Yet he confidently reported to the Russians that Washington would offer to help conduct fair referendums in the Russian-occupied territories of Donetsk, Luhansk, Kherson and Zaporizhzhia, in which residents would vote on whether they wished to be part of Ukraine or Russia. That tens of thousands of those residents had already fled or been killed by the Russian army attests either to his ignorance or cynicism, or both. 

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The Moscow Times’ editorial board turned to the US National Security Council for commentary regarding the US positions and intentions articulated by the puzzlingly unnamed interviewee. Via a press secretary, Sullivan categorically denied any involvement with Graham’s mission. Going further, he denied the very existence of any such Track II American-Russian negotiations on the fate of Ukraine:

“The United States has not requested any official or former officials to open a back channel and is not seeking such a channel. Nor are we passing any messages through others. When we say nothing about Ukraine without Ukraine, we mean it.”

Sullivan’s claim that he did not even know about the Track II negotiations with the Kremlin might have been reassuring, except for one problem: he lied. We now know that he had been thoroughly briefed about all the details of the meeting that Graham and his two “useful idiots” held with Lavrov on April 24 in New York.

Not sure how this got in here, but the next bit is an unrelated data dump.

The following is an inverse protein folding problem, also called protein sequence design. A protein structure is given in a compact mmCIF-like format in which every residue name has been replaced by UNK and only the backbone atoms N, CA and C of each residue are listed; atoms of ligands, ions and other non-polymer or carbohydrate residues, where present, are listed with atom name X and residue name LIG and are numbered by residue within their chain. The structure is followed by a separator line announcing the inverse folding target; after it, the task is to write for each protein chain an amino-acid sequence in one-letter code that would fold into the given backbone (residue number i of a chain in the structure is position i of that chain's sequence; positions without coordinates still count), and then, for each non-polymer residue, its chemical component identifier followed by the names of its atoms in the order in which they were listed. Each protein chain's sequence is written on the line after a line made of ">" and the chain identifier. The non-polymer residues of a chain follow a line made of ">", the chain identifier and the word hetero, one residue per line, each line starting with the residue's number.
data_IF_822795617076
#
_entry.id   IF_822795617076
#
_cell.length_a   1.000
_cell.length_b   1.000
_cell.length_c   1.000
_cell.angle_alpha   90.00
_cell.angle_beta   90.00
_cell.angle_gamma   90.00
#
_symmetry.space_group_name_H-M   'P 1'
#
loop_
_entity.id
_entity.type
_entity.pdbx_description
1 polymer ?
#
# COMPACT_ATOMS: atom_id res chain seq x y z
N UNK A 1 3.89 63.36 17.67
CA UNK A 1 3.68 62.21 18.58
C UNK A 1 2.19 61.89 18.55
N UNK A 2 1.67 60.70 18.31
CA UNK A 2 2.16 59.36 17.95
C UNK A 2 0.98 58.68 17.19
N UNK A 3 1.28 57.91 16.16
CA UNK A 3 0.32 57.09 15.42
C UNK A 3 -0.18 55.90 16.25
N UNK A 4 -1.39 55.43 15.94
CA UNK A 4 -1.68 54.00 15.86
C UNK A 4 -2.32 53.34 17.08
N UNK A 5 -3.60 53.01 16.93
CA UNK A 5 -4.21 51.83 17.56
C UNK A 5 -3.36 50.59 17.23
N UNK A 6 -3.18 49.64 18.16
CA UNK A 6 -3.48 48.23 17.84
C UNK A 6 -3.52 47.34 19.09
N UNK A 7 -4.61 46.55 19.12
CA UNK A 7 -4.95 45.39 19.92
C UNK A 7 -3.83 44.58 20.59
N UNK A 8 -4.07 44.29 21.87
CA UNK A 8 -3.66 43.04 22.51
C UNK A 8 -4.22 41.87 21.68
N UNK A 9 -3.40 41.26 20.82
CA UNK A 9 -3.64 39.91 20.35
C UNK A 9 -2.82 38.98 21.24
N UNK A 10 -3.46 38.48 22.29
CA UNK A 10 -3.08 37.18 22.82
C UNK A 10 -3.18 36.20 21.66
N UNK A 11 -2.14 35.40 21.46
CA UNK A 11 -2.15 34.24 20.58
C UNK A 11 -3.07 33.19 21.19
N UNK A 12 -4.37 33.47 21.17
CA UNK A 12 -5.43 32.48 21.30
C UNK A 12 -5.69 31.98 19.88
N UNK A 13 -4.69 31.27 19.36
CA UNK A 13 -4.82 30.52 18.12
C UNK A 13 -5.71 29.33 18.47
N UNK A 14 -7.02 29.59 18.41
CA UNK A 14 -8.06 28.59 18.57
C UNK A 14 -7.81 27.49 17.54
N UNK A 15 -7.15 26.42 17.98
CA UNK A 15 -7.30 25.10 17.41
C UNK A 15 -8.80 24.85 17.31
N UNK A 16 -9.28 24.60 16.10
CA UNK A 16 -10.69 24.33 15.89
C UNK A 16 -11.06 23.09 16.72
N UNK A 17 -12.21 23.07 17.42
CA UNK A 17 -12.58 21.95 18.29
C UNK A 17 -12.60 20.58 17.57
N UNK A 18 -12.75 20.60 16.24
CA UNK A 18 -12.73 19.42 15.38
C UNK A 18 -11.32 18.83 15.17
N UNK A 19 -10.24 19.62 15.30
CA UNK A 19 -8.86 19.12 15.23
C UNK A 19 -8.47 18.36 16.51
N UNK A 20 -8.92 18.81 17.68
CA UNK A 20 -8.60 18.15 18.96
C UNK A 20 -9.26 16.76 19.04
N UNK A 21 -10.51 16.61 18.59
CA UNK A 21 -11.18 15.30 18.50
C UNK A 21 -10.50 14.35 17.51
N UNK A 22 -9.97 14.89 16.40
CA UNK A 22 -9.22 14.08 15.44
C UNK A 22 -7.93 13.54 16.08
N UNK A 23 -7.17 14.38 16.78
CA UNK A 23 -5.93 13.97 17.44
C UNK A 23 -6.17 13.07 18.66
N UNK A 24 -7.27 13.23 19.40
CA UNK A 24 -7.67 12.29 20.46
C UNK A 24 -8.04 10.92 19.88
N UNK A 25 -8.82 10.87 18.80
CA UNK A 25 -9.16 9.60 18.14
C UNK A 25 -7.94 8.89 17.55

Finally, the most important thing: The above-mentioned published statements by Graham correspond closely with the concept of the war in Ukraine that both Sullivan and CIA director William Burns had been championing within the US administration for a year and a half. Not once have either of these two officials called for the return of all occupied territories to Ukraine, let alone uttered the words “Victory for Ukraine.”

For them, America’s objective in this major European war is not for Ukraine to win but to assure that Russia is not defeated. Devoted to this goal, they have delayed the delivery to Ukraine of weapons that are essential if it is to achieve a decisive victory, and even for its survival as a state.

Ukrainians are dying today because the Biden administration, paralyzed by the Burns-Sullivan philosophy of appeasement, refuses to act. Is it not high time for Speaker of the House Kevin McCarthy to do his job and bring Burns and Sullivan under oath to account for their private and secretive talks with Putin?

Dr. Frederick Starr, a co-founder (with George Kennan and James Billington) of the Kennan Institute for Advanced Russian Studies, is chairman of the Central Asia-Caucasus Institute, and has written two dozen books on Russia and the USSR.

Dr. Andrei Piontkovsky is a Russian scientist, political writer and analyst, member of International PEN Club who was forced to leave Russia in 2016. For many years he has been a regular political commentator for the BBC World Service, Radio Liberty, Voice of America. Piontkovsky is the author of several books on the Putin presidency, including Another Look into Putin's Soul and Russian Identity (published by Hudson Institute).  In 2017, Piontkovsky was awarded the Andrei Sakharov Prize for “Courage in Journalism.” In 2019, he was recognized by the Algemeiner publication as one of the Top-100 People Positively Influencing Jewish Life.

The views expressed are the authors' and not necessarily of Kyiv Post.